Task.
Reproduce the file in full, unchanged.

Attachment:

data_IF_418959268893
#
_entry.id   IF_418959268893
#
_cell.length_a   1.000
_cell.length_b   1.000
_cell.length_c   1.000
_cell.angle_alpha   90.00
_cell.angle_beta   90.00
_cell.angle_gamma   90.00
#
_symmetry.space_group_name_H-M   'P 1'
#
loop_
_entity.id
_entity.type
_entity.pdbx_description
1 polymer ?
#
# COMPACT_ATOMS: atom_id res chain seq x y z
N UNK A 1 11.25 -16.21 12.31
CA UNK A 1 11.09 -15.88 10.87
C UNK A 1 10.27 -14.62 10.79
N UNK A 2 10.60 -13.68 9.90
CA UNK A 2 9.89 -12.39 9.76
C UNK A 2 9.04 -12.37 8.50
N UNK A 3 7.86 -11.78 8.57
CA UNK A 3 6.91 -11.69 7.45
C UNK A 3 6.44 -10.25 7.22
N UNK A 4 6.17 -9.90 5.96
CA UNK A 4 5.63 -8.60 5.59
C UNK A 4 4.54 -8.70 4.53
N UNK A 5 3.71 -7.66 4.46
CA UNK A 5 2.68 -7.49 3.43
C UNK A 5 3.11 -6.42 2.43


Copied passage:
data_IF_418959268893
#
_entry.id   IF_418959268893
#
_cell.length_a   1.000
_cell.length_b   1.000
_cell.length_c   1.000
_cell.angle_alpha   90.00
_cell.angle_beta   90.00
_cell.angle_gamma   90.00
#
_symmetry.space_group_name_H-M   'P 1'
#
loop_
_entity.id
_entity.type
_entity.pdbx_description
1 polymer ?
#
# COMPACT_ATOMS: atom_id res chain seq x y z
N UNK A 1 11.25 -16.21 12.31
CA UNK A 1 11.09 -15.88 10.87
C UNK A 1 10.27 -14.62 10.79
N UNK A 2 10.60 -13.68 9.90
CA UNK A 2 9.89 -12.39 9.76
C UNK A 2 9.04 -12.37 8.50
N UNK A 3 7.86 -11.78 8.57
CA UNK A 3 6.91 -11.69 7.45
C UNK A 3 6.44 -10.25 7.22
N UNK A 4 6.17 -9.90 5.96
CA UNK A 4 5.63 -8.60 5.59
C UNK A 4 4.54 -8.70 4.53
N UNK A 5 3.71 -7.66 4.46
CA UNK A 5 2.68 -7.49 3.43
C UNK A 5 3.11 -6.42 2.43